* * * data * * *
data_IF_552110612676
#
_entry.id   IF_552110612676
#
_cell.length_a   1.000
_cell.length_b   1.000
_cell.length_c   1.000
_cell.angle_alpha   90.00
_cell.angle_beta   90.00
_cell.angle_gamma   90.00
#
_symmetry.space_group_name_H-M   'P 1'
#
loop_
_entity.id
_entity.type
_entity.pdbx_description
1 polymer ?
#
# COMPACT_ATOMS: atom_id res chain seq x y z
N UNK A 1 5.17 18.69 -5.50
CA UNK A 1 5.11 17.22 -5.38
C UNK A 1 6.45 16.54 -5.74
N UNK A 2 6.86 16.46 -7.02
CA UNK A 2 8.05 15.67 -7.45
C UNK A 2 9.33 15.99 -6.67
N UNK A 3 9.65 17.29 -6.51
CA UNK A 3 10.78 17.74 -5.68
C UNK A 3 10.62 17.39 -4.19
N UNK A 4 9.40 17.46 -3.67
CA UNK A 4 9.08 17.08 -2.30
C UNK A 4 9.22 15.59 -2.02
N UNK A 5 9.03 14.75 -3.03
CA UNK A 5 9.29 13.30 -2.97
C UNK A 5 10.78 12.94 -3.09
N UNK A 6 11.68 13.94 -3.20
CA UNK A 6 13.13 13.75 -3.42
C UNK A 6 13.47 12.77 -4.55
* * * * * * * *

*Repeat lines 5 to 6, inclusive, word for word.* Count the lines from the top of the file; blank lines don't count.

_cell.length_a   1.000
_cell.length_b   1.000